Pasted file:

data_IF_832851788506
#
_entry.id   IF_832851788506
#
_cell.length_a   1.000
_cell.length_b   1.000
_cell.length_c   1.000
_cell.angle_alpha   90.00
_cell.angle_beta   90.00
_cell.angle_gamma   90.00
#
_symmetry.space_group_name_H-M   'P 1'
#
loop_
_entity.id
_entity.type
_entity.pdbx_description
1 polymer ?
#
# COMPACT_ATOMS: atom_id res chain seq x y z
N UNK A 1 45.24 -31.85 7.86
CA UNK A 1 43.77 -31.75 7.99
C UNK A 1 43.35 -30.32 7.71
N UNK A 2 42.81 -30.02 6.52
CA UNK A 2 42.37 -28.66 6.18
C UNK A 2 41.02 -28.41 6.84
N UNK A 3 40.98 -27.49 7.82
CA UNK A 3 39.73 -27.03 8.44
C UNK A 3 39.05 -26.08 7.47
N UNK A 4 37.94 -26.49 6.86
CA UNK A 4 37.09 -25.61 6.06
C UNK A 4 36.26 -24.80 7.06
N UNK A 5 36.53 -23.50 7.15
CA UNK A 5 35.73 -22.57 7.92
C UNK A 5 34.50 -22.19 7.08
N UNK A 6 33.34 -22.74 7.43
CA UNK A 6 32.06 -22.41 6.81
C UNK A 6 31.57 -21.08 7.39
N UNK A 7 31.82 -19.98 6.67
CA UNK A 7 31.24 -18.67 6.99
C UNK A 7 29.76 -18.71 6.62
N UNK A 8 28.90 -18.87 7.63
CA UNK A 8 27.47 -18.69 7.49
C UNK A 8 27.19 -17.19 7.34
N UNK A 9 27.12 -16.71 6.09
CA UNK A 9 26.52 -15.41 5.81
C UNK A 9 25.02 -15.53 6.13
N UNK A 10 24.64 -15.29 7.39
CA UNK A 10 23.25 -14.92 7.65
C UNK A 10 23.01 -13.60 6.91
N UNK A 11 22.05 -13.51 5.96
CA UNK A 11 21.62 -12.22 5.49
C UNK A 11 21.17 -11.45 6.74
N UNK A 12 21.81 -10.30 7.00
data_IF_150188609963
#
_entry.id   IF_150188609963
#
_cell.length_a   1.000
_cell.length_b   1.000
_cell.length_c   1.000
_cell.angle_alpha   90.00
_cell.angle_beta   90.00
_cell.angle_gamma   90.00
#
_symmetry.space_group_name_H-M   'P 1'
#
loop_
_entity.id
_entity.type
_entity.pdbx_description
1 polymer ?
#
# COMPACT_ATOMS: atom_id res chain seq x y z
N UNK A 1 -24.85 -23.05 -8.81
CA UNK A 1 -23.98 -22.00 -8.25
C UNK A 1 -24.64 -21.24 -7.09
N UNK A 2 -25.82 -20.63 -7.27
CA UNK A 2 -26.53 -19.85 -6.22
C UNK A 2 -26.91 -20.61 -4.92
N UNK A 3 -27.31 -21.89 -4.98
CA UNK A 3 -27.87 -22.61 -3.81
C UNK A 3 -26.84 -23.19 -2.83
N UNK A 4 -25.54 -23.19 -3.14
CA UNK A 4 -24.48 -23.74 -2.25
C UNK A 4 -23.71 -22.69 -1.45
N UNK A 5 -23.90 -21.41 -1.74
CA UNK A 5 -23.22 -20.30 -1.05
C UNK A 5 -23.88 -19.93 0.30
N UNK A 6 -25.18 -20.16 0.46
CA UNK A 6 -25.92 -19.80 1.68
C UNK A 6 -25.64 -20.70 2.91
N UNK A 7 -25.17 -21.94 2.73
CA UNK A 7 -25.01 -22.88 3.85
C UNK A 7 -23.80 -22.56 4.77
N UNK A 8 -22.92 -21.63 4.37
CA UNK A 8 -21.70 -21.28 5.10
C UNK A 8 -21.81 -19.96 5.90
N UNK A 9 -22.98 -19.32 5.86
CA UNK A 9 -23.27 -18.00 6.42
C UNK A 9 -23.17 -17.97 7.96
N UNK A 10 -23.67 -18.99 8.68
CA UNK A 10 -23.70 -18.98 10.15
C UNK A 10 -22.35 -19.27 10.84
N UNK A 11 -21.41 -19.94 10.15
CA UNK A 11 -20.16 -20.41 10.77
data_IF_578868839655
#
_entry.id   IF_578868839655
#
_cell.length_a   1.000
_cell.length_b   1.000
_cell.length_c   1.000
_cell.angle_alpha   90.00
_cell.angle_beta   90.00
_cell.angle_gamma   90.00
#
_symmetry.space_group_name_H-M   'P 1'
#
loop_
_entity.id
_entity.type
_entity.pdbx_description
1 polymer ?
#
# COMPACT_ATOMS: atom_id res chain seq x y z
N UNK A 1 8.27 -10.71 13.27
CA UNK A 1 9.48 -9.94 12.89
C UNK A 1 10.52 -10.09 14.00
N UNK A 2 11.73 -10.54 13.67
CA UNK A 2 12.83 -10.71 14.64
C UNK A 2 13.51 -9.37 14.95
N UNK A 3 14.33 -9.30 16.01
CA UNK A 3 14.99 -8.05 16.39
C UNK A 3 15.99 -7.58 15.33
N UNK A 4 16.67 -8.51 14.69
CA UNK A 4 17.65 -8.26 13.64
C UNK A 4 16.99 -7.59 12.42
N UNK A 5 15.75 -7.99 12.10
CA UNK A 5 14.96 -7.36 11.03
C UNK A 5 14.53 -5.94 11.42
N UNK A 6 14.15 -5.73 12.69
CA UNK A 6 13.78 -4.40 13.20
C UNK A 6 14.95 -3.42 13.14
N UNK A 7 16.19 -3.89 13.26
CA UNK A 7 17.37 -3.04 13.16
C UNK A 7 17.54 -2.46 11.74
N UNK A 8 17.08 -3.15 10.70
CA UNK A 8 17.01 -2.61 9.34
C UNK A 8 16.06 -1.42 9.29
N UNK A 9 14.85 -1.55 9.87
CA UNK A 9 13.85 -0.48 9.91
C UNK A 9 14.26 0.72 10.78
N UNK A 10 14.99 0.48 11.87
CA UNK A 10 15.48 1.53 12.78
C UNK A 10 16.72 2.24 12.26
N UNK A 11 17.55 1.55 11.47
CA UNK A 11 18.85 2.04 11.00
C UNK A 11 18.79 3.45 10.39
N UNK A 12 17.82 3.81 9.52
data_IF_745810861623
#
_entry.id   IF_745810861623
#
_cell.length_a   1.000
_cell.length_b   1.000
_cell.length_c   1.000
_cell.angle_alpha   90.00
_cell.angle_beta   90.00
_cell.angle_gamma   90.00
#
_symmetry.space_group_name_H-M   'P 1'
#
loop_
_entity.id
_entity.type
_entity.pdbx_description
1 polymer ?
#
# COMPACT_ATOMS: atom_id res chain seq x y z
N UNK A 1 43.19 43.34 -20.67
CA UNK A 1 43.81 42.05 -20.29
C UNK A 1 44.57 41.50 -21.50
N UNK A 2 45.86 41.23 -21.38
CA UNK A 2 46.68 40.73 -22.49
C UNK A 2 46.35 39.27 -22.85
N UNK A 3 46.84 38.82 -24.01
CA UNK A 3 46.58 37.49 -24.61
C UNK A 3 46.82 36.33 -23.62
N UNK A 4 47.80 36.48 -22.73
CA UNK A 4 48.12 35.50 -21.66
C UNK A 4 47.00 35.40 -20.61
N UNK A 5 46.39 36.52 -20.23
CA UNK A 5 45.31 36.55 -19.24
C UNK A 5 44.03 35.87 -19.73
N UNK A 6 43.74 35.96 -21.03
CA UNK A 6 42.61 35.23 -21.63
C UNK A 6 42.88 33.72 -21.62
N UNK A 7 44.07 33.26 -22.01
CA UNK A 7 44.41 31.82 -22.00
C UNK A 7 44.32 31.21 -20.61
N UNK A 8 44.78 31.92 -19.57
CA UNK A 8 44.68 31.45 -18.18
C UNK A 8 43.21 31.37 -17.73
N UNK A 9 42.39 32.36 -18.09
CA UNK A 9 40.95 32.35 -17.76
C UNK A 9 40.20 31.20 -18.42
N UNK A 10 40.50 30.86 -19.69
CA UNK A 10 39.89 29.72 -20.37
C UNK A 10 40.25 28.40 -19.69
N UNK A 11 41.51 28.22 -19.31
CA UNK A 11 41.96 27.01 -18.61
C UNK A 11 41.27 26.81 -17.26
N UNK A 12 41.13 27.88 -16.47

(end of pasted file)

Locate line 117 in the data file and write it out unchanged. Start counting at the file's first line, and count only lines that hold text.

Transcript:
#